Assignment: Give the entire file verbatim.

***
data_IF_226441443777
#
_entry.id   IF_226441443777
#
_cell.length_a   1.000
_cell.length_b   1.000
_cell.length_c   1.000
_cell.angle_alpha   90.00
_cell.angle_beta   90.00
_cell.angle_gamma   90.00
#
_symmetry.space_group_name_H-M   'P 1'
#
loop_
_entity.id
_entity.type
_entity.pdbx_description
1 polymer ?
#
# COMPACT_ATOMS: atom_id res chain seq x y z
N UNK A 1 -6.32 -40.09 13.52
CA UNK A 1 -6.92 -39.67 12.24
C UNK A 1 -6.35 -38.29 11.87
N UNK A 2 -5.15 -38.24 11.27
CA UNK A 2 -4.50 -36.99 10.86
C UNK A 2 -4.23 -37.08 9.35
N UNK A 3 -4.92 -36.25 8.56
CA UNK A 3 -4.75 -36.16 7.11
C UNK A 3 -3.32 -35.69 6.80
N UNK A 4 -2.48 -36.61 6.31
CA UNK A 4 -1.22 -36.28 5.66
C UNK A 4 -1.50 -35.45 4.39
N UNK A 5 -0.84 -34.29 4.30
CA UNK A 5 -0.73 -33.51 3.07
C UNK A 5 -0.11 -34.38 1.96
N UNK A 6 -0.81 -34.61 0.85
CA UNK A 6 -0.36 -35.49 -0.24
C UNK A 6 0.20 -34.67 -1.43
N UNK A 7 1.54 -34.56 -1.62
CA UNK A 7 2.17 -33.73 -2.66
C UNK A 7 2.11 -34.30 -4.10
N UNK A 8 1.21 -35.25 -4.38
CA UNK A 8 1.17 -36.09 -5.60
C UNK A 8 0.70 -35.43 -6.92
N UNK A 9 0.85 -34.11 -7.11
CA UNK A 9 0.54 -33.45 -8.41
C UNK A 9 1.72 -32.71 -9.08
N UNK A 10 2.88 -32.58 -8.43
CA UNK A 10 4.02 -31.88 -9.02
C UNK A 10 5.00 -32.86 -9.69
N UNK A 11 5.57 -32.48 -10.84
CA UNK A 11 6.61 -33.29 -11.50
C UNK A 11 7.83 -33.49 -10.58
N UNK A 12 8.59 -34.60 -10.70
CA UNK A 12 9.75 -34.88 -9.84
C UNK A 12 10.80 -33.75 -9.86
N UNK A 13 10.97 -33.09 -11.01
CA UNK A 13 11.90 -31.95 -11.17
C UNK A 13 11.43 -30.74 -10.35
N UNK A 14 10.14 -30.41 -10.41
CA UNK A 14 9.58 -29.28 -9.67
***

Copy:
data_IF_226441443777
#
_entry.id   IF_226441443777
#
_cell.length_a   1.000
_cell.length_b   1.000
_cell.length_c   1.000
_cell.angle_alpha   90.00
_cell.angle_beta   90.00
_cell.angle_gamma   90.00
#
_symmetry.space_group_name_H-M   'P 1'
#
loop_
_entity.id
_entity.type
_entity.pdbx_description
1 polymer ?
#
# COMPACT_ATOMS: atom_id res chain seq x y z
N UNK A 1 -6.32 -40.09 13.52
CA UNK A 1 -6.92 -39.67 12.24
C UNK A 1 -6.35 -38.29 11.87
N UNK A 2 -5.15 -38.24 11.27
CA UNK A 2 -4.50 -36.99 10.86
C UNK A 2 -4.23 -37.08 9.35
N UNK A 3 -4.92 -36.25 8.56
CA UNK A 3 -4.75 -36.16 7.11
C UNK A 3 -3.32 -35.69 6.80
N UNK A 4 -2.48 -36.61 6.31
CA UNK A 4 -1.22 -36.28 5.66
C UNK A 4 -1.50 -35.45 4.39
N UNK A 5 -0.84 -34.29 4.30
CA UNK A 5 -0.73 -33.51 3.07
C UNK A 5 -0.11 -34.38 1.96
N UNK A 6 -0.81 -34.61 0.85
CA UNK A 6 -0.36 -35.49 -0.24
C UNK A 6 0.20 -34.67 -1.43
N UNK A 7 1.54 -34.56 -1.62
CA UNK A 7 2.17 -33.73 -2.66
C UNK A 7 2.11 -34.30 -4.10
N UNK A 8 1.21 -35.25 -4.38
CA UNK A 8 1.17 -36.09 -5.60
C UNK A 8 0.70 -35.43 -6.92
N UNK A 9 0.85 -34.11 -7.11
CA UNK A 9 0.54 -33.45 -8.41
C UNK A 9 1.72 -32.71 -9.08
N UNK A 10 2.88 -32.58 -8.43
CA UNK A 10 4.02 -31.88 -9.02
C UNK A 10 5.00 -32.86 -9.69
N UNK A 11 5.57 -32.48 -10.84
CA UNK A 11 6.61 -33.29 -11.50
C UNK A 11 7.83 -33.49 -10.58
N UNK A 12 8.59 -34.60 -10.70
CA UNK A 12 9.75 -34.88 -9.84
C UNK A 12 10.80 -33.75 -9.86
N UNK A 13 10.97 -33.09 -11.01
CA UNK A 13 11.90 -31.95 -11.17
C UNK A 13 11.43 -30.74 -10.35
N UNK A 14 10.14 -30.41 -10.41
CA UNK A 14 9.58 -29.28 -9.67